Posted on June 29, 2012 at 4:05 PM
SAN ANTONIO -- Doctors have a new warning for people who have undergone gastric bypass surgery. The popular weight loss procedure can put you at greater risk of becoming an alcoholic.
Weight loss surgery is an incredibly helpful medical tool for obese patients. By surgically shrinking the stomach’s size and limiting calorie intake, people are able to lose large amounts of weight and get healthy.
But a new study published in the Journal of the American Medical Association (JAMA) showed people who have the most common type of obesity surgery - gastric bypass - have double the risk of excessive drinking than those who had less drastic weight loss surgeries. The surgery can change the way the body metabolizes and digests alcohol.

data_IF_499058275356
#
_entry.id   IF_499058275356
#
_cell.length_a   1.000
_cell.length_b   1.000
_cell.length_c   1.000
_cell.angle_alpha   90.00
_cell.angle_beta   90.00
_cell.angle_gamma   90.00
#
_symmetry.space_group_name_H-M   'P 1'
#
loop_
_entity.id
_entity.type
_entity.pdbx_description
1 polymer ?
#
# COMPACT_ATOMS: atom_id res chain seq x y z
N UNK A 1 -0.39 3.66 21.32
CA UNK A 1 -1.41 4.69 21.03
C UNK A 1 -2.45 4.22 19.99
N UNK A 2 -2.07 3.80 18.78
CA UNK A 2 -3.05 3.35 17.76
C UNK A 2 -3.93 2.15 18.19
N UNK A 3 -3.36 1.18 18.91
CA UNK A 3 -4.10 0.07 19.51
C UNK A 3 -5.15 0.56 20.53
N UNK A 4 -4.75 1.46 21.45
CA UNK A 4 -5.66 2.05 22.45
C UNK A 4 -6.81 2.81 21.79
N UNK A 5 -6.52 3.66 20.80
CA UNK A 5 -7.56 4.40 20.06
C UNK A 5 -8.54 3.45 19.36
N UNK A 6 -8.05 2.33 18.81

“In that difference in absorption, alcohol itself is actually absorbed a little bit more quickly and more readily,” said UT Medicine bariatric surgeon Dr. Richard Peterson.
At the UT Weight Loss Clinic in Westover Hills, Peterson counsels his patients on the risk ahead of time.
He said people with food addictions often transfer those addictive tendencies to other habits like drinking.
“We really talk about it beforehand, so I think making individuals aware of it before, once you’re aware of something you actually have a tendency to avoid it,” Peterson said.
This new research adds to mounting evidence that gastric bypass can lead to alcohol abuse and dependency. It’s a risk patients might consider before they ever go under the knife.
“It’s a potential problem that patients need to know about after surgery,” Peterson said.
The study suggested an additional 2,000 people will develop drinking problems every year after their weight loss surgeries.